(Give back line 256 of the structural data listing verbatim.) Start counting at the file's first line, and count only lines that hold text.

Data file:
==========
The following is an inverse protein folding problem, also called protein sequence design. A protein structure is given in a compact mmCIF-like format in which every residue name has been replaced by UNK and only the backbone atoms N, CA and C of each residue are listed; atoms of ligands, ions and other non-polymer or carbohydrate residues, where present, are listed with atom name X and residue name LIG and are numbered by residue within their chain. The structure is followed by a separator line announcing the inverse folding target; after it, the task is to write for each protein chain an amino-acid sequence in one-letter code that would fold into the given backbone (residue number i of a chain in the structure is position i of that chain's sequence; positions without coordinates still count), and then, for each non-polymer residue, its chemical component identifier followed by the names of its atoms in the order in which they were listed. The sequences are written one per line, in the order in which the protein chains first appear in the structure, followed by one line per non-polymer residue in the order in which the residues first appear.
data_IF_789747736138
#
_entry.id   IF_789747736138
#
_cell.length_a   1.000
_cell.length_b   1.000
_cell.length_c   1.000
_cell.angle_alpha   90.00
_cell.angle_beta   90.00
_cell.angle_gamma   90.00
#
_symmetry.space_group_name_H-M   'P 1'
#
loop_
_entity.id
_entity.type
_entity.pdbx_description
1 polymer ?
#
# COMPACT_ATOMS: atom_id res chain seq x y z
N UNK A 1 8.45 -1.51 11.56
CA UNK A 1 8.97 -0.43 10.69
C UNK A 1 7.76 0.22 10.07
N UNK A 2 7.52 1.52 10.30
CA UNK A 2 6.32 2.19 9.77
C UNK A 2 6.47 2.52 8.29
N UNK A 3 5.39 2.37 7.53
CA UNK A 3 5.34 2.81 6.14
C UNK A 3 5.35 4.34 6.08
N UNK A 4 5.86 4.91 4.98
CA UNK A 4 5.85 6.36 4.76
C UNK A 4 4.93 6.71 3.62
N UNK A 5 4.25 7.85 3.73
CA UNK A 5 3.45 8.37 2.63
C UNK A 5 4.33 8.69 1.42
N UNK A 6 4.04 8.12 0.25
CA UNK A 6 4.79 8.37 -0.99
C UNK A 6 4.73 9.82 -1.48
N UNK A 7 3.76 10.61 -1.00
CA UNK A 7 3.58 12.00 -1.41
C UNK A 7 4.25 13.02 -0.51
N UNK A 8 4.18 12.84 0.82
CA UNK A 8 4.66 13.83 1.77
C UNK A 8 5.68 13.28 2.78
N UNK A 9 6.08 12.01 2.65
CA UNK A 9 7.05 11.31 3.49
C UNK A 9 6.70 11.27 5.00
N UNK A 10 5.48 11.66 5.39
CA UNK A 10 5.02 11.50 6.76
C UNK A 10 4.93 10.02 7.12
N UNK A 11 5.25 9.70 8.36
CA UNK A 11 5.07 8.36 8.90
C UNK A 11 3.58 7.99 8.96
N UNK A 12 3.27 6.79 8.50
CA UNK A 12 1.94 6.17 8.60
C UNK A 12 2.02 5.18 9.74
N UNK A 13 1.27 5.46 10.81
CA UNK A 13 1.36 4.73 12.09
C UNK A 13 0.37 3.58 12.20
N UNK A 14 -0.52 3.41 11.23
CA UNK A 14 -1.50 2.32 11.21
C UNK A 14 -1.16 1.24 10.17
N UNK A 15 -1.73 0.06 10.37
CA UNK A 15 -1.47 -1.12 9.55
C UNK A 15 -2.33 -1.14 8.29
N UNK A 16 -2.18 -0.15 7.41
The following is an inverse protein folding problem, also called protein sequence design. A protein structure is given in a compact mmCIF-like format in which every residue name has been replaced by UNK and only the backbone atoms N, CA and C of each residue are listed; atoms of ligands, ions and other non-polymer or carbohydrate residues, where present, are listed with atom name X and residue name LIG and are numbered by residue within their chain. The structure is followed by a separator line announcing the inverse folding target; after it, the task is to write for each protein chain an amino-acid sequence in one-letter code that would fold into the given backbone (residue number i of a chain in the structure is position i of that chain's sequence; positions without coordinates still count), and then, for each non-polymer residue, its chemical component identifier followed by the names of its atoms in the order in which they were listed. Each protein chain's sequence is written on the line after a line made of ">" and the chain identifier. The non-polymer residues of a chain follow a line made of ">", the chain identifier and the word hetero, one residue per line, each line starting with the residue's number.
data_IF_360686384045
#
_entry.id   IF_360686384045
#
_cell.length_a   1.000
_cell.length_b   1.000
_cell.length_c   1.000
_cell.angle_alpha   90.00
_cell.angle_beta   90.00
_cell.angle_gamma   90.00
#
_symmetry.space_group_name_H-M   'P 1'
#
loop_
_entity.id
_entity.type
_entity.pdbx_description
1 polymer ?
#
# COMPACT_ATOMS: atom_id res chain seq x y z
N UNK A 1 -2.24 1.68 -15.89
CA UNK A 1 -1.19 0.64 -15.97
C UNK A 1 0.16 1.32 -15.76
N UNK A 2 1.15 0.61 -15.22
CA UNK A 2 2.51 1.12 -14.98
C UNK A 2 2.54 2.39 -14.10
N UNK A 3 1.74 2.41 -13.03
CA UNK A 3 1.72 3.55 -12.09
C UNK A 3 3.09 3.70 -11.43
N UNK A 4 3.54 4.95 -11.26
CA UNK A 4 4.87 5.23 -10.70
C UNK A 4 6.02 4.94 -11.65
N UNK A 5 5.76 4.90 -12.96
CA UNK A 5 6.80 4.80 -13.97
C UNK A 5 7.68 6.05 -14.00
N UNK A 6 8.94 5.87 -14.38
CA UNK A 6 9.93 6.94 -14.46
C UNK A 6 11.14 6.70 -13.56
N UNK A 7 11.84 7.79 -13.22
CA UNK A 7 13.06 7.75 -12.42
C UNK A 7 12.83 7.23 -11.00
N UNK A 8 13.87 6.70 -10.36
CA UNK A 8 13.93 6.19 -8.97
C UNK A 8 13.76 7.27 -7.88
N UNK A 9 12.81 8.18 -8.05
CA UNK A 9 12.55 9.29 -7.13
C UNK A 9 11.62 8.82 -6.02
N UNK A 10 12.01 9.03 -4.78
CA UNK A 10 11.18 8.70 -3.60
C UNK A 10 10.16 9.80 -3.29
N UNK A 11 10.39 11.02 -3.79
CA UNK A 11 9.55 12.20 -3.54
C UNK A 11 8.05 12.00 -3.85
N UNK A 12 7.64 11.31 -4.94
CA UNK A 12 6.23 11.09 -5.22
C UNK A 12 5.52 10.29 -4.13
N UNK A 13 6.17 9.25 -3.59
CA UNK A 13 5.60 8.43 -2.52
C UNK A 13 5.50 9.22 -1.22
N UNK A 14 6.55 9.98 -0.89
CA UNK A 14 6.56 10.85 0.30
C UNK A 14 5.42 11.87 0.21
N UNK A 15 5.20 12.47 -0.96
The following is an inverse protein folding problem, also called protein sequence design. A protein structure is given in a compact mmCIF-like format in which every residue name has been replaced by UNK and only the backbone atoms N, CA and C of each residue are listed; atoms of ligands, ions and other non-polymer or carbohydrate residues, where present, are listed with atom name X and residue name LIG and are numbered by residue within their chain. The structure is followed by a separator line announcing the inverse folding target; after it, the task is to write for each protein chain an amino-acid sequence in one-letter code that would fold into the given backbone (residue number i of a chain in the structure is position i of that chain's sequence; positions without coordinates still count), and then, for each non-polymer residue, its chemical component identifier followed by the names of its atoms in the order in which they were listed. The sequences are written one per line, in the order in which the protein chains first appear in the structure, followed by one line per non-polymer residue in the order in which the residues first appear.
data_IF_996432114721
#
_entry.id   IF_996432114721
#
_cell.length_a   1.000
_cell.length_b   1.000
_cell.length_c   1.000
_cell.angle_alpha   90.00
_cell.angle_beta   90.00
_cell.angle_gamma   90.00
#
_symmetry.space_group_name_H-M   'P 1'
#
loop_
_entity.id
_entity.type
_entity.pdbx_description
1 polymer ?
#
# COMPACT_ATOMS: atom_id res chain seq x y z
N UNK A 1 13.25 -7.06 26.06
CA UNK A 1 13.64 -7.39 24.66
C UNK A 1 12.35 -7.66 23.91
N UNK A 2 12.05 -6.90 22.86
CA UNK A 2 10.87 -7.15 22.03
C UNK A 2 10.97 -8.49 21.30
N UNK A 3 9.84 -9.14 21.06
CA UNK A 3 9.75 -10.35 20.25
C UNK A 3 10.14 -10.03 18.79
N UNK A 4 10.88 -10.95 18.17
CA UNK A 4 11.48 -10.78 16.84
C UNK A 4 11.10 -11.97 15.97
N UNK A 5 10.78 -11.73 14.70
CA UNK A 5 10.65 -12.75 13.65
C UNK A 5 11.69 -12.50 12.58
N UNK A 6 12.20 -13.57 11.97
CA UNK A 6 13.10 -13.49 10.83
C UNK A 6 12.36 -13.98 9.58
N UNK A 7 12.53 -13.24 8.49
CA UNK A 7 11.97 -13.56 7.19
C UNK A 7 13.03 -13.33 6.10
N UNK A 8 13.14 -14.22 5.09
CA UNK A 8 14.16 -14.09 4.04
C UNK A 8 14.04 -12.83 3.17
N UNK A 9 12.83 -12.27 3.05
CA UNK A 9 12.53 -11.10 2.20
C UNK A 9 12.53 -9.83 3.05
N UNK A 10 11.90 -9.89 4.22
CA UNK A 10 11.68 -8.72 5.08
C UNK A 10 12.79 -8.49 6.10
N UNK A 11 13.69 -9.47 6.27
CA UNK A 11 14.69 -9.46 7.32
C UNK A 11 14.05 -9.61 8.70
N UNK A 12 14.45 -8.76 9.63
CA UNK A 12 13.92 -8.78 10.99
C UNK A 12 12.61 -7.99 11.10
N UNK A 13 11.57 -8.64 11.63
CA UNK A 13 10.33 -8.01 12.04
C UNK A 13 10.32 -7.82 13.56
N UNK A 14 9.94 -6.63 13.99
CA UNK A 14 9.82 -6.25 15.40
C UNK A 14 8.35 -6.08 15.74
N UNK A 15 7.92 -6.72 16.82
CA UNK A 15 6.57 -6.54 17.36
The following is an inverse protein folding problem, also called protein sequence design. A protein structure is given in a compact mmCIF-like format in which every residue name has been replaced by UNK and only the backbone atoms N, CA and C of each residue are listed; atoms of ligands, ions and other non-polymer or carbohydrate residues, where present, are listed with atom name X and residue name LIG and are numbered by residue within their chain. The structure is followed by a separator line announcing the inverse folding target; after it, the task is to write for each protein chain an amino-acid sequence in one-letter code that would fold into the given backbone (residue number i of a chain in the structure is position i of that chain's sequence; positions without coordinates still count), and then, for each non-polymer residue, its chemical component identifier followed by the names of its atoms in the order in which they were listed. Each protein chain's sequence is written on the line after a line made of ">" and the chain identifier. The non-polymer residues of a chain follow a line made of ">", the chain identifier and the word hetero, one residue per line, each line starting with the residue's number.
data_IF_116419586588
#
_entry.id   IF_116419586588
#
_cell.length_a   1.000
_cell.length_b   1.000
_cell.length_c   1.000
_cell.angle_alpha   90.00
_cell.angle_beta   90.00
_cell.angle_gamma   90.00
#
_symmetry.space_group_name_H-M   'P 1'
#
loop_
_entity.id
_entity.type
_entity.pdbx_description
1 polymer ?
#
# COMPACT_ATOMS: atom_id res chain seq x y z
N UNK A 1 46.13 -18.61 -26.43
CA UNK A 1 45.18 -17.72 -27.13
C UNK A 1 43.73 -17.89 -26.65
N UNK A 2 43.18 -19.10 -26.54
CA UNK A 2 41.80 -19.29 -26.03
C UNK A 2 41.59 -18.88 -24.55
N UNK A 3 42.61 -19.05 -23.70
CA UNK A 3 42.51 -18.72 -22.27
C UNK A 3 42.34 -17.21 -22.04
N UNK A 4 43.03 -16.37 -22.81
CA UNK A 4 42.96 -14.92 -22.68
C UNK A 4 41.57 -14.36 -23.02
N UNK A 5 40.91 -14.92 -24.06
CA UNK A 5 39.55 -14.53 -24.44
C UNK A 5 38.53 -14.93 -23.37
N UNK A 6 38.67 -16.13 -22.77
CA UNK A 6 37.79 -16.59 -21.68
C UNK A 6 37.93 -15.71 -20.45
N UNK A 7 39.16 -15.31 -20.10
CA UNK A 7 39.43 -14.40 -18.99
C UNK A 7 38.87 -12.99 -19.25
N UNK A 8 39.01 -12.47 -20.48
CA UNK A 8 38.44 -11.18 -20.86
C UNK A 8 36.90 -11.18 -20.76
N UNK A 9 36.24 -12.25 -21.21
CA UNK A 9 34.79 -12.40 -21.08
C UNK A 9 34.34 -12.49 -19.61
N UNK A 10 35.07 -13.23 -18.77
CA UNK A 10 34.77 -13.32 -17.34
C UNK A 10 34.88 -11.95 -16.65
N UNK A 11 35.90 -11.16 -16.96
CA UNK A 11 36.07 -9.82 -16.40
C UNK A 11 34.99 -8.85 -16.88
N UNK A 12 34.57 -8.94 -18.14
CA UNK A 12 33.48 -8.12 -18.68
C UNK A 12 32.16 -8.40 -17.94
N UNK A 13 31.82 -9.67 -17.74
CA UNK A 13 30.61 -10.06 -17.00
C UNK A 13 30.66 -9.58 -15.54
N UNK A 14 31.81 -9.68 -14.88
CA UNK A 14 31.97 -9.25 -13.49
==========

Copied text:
C UNK A 13 30.66 -9.58 -15.54